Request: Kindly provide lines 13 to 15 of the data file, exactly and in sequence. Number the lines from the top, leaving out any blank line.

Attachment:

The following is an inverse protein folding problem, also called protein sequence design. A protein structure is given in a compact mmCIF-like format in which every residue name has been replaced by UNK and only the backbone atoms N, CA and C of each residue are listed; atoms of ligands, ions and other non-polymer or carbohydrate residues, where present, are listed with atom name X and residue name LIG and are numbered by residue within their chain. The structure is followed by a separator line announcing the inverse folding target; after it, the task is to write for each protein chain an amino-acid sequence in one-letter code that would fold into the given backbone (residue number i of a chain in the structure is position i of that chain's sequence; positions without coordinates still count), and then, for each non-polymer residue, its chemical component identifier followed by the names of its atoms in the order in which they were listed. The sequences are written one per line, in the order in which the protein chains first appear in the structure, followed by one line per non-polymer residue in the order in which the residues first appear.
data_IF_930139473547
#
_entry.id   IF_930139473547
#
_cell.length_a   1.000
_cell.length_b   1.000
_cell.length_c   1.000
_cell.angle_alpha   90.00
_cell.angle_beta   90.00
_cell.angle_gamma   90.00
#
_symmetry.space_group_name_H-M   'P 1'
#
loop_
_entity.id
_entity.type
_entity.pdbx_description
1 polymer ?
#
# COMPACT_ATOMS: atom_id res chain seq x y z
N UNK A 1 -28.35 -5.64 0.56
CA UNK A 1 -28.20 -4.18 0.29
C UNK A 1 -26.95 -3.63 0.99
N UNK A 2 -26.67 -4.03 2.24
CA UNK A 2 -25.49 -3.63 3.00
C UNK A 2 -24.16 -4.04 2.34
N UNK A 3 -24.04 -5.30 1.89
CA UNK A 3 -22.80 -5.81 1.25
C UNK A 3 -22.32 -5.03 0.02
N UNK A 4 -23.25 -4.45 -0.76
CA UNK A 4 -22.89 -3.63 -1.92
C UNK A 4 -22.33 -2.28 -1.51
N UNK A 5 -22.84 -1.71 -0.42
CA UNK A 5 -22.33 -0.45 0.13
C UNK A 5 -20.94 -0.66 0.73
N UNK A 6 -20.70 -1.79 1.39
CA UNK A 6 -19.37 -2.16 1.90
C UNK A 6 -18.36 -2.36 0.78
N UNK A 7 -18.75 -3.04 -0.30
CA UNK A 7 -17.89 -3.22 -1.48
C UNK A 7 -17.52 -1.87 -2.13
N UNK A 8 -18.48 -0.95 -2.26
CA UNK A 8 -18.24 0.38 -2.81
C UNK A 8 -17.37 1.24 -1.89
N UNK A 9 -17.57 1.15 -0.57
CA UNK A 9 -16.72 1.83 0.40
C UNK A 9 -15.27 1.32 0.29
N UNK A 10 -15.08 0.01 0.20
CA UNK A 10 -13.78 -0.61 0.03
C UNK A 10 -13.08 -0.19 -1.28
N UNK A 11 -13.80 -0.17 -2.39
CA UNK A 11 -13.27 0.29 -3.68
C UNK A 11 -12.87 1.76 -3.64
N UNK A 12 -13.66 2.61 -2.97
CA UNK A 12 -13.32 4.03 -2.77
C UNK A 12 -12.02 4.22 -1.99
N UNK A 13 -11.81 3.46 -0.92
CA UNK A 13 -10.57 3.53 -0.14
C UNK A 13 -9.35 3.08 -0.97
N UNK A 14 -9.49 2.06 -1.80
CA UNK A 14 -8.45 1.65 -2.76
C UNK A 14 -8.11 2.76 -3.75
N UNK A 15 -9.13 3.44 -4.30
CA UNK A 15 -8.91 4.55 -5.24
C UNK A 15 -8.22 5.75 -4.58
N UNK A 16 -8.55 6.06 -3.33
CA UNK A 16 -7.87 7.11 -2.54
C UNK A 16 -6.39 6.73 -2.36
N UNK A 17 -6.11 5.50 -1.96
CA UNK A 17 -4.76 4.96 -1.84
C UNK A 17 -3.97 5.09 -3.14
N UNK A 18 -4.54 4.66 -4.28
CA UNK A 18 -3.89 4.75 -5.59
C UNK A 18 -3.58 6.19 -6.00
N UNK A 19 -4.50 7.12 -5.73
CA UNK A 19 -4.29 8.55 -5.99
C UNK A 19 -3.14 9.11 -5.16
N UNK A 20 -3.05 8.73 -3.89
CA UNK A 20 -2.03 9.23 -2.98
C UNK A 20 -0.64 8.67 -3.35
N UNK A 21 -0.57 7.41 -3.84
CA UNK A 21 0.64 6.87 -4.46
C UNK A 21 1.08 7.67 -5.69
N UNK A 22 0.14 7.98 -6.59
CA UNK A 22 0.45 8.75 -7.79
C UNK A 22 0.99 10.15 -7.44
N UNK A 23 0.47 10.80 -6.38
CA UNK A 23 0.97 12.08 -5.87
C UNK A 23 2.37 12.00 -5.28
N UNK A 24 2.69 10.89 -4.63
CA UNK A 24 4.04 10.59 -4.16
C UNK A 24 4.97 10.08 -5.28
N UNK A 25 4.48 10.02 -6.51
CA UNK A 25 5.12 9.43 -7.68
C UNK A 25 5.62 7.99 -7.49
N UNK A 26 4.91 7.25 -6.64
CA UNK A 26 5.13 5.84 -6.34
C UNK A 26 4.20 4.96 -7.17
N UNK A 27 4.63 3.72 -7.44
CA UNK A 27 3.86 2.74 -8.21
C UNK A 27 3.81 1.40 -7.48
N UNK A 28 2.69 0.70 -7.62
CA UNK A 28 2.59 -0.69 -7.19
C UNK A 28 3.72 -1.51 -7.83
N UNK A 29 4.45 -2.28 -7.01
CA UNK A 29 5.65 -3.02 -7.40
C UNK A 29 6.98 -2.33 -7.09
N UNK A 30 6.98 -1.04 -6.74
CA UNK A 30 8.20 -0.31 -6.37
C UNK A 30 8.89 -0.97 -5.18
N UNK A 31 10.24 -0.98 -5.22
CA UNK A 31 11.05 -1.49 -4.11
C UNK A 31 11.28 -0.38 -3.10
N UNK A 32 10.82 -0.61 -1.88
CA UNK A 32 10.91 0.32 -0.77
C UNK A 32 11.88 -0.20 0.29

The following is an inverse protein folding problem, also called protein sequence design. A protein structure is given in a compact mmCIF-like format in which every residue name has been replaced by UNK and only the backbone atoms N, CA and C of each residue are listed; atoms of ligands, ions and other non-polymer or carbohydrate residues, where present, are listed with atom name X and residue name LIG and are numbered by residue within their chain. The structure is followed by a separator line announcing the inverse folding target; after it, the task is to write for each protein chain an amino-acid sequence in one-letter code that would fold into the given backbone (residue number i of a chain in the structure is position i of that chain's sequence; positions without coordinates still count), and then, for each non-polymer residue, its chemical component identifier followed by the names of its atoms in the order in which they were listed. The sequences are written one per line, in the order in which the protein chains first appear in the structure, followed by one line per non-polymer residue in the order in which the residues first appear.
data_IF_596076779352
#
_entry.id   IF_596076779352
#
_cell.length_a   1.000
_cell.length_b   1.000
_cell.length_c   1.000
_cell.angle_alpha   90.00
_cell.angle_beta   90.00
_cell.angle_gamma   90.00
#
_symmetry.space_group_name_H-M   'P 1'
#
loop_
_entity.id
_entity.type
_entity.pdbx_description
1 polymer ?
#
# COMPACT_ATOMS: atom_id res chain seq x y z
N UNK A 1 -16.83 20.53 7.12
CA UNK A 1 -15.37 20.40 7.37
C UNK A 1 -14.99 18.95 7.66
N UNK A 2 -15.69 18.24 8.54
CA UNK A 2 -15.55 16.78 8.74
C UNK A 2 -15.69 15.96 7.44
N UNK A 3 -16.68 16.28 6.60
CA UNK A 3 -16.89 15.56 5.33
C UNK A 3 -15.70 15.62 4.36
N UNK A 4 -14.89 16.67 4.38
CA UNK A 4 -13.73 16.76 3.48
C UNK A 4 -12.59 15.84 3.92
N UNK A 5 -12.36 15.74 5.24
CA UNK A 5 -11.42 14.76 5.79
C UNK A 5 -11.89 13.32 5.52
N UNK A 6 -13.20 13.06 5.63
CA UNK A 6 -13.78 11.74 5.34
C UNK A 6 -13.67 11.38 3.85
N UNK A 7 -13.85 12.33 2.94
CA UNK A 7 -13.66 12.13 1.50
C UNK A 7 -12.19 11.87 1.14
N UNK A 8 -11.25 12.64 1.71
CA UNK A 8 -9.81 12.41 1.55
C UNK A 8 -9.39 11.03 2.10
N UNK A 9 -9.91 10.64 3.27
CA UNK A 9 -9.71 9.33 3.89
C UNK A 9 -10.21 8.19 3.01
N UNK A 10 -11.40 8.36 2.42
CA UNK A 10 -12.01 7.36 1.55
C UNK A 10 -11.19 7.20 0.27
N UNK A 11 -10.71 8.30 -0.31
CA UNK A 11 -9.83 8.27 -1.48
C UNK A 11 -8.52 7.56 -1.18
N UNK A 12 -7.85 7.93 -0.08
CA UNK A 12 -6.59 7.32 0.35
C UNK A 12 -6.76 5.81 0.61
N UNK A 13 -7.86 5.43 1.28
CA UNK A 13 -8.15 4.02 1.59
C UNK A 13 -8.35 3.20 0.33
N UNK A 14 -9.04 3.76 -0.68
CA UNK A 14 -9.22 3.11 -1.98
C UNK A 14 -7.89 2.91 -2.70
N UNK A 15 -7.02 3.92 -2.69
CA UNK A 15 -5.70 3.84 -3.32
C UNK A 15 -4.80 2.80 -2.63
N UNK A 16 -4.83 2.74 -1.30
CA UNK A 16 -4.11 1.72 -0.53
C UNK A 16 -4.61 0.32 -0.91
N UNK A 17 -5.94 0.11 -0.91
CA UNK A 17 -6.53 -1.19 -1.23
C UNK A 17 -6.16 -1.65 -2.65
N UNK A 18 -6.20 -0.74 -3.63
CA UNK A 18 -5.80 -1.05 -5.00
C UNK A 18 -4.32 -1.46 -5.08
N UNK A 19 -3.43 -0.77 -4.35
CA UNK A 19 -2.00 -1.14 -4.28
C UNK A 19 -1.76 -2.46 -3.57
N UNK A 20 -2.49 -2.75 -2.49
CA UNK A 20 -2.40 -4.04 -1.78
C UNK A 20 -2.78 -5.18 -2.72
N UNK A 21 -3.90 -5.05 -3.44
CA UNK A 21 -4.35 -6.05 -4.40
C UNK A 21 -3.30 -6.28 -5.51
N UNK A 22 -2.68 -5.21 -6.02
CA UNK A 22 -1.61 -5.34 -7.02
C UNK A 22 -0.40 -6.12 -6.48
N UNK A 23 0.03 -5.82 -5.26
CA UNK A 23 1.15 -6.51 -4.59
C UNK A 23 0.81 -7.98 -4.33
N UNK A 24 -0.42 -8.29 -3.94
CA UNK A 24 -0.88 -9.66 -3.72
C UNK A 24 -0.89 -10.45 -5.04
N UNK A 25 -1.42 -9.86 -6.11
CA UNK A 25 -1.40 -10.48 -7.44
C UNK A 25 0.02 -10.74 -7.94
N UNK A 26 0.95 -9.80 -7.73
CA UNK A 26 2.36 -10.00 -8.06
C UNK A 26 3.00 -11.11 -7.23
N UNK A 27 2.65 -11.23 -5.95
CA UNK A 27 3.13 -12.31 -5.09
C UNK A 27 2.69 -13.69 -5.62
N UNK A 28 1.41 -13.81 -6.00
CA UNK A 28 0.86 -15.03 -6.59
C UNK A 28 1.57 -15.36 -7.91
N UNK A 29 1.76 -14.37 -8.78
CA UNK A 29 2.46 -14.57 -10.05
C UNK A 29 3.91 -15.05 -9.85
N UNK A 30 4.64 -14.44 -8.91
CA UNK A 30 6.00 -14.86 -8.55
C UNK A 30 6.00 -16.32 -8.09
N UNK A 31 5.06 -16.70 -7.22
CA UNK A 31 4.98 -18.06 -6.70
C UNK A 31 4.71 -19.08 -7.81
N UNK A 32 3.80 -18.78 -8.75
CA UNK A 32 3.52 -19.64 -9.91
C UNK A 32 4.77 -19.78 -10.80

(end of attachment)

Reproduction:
_symmetry.space_group_name_H-M   'P 1'
#
loop_